About three or four years ago, Wanda Johnson and Alan Bannister were brainstorming a way to remember those lost on September 11, 2001. Wanda’s husband is the chief of the and Alan is a lieutenant on the force. LPD did not have officers who responded directly to Ground Zero and none of the officers knew someone personally who was involved in the tragedy. “But regardless, they’re still our brothers in blue,” said Chief Randy Johnson with his wife Wanda adding “and sisters.”
The Johnsons, along with Lt. Bannister and Lt. Phil Byers organized the "A Run To Remember" 5K. The first race was run on September 11, 2010. The group anticipated about 100 participants, but three times as many runners and walkers turned out to help raise $16,000. They’re expecting even more people and more money for the second running this year on September 10th.
While LPD did not send any officers up to Ground Zero to help in person, they did raise money to send to aid organizations. “I think we ended up collecting over $10,000 if I remember correctly,” said Chief Johnson. “You all collected money in the streets, didn’t you?” asked Wanda to her husband, which he confirmed.
This year the organizers have teamed up with Run & See Georgia Grand Prix Series. Runners in this group earn points per races across the state-- just like in the NASCAR series. By joining forces with Run & See Georgia the organizers hope to have at least 400 runners ready to race.
The race will begin and end at LPD’s headquarters. Before the race, participants and on-lookers will observe a moment of silence and an Honor Guard will present the flags. The runners will then line up underneath an enormous American flag draped between two fire engines to officially start the race.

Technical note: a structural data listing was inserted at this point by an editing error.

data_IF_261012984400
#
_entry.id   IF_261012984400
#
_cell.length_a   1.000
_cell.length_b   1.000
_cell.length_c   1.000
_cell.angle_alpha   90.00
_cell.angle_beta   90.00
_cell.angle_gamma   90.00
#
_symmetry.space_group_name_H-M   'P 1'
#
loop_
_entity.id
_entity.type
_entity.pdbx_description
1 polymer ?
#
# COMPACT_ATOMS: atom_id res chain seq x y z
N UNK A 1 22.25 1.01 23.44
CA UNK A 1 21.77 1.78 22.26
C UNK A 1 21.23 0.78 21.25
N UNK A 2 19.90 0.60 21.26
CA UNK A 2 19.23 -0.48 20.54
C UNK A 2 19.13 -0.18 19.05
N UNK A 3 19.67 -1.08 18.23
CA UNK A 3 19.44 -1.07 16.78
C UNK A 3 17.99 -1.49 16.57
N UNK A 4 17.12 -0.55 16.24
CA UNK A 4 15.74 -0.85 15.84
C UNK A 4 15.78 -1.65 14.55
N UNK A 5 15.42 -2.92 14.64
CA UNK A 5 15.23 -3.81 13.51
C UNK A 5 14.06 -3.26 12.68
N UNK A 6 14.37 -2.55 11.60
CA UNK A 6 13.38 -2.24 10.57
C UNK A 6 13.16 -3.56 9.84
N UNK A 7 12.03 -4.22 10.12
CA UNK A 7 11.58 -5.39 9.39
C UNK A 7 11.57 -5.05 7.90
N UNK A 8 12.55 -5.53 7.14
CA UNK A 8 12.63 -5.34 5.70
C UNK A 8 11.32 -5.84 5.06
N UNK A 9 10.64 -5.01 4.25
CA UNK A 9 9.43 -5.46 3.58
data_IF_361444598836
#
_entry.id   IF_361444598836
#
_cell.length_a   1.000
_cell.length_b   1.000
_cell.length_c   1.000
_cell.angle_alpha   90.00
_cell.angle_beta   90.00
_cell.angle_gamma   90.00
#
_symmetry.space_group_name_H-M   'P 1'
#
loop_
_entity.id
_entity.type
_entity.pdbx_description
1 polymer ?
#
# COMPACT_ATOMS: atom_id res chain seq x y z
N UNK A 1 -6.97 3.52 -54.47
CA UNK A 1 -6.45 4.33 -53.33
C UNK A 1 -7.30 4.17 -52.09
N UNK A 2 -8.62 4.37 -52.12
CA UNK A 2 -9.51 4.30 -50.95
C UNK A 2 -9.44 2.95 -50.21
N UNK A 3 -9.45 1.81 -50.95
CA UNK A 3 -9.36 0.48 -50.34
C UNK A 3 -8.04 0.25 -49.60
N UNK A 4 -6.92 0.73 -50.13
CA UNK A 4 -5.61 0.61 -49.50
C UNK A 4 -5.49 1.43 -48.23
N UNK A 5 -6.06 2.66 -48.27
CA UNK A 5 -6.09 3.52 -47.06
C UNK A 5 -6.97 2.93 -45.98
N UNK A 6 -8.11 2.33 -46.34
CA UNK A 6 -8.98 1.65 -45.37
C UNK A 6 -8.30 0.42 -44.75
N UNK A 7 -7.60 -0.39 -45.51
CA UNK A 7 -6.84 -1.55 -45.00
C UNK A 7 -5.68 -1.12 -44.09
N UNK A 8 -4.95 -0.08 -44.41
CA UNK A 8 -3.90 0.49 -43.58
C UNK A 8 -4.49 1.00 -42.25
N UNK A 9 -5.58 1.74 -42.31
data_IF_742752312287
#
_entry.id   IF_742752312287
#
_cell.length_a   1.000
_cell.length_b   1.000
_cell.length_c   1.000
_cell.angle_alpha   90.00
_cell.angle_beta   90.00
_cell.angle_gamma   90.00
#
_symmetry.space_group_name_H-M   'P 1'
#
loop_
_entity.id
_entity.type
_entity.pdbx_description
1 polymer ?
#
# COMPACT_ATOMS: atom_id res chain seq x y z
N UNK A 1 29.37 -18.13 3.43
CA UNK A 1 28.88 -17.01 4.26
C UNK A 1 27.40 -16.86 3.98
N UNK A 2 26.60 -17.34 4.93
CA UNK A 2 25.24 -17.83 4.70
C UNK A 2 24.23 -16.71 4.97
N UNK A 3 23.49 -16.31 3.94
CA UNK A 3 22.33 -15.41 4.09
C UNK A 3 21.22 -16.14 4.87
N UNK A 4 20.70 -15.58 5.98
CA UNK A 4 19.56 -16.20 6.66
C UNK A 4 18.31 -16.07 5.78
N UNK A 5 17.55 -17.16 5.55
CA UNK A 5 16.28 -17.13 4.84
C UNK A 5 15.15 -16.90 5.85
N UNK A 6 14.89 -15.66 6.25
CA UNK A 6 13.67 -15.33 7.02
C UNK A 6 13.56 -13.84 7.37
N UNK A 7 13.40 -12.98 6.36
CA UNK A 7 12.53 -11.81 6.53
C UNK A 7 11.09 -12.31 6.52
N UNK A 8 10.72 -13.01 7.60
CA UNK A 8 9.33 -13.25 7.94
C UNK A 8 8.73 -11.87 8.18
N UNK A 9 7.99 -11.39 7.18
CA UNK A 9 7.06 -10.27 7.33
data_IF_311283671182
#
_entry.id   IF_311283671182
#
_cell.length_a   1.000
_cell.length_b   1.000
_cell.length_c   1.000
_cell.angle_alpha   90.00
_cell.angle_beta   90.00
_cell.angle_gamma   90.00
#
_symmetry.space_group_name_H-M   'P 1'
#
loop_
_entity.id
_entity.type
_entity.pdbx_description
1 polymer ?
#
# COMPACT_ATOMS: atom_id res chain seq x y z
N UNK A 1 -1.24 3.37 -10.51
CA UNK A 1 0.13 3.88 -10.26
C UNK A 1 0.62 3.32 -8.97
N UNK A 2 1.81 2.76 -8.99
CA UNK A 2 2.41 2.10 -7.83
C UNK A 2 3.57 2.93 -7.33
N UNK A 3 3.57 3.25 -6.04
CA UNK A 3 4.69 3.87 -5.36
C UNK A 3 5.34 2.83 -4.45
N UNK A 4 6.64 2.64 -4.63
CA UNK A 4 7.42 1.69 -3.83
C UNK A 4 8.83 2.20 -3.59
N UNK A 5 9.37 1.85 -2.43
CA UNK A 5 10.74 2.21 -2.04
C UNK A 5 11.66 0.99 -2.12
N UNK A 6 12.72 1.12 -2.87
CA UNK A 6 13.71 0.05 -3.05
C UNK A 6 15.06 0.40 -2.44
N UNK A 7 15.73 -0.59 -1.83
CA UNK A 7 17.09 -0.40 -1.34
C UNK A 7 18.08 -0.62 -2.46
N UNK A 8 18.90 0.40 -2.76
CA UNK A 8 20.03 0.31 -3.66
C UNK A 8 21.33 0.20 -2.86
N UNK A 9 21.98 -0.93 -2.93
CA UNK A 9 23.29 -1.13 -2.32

“That’s a date that sticks in everybody’s mind,” said Chief Johnson when asked why they chose to hold a run in honor of the tragedy ten years ago. “Everybody thinks about it and everybody knows about it, so it was a way for us to remember what happened on September 11th. Have a run, but remember the people who lost their lives. Not only the civilians, but especially the police and firemen who lost their lives trying to save lives.”
Wanda Johnson said there would be activities for non-runners as well. Walkers are invited to take part in the 3.2 mile Fun Walk following the same route. Children as young as 10 can enter the race and baby strollers are welcome. There will also be a play area for the kids with a bounce-house and more. “There is planned to be a dunking booth which Randy has volunteered to be dunked,” said Mrs. Johnson. However Chief Johnson clarified the statement by saying he was volunteered. “By his wife,” she laughed. “It was one of those ‘Honey would you do this please?’ requests.” Assistant Fire Chief David Dusik has also agreed to be dunked for the cause.
The organizers note there will be rolling road closures during the race to allow the runners to safely cross the busy roads. Those closures will not last very long after the race’s 8:30am start time.
All of the money raised will be split between a scholarship at in remembrance of 9/11 and a fund to help injured officers. “We hope we never need to use the money,” said Chief Johnson about the fund for officers, “but if we do, we want to be able to help the employee that is injured.”
There is still time to register for the race or to sign up to be a sponsor. Visit www.lpd5k.com for more information. All participants will receive a t-shirt. There are also different categories including Top Firefighter/Top Officer and Most Patriotic—an award for the person who best displays their American pride through their outfit.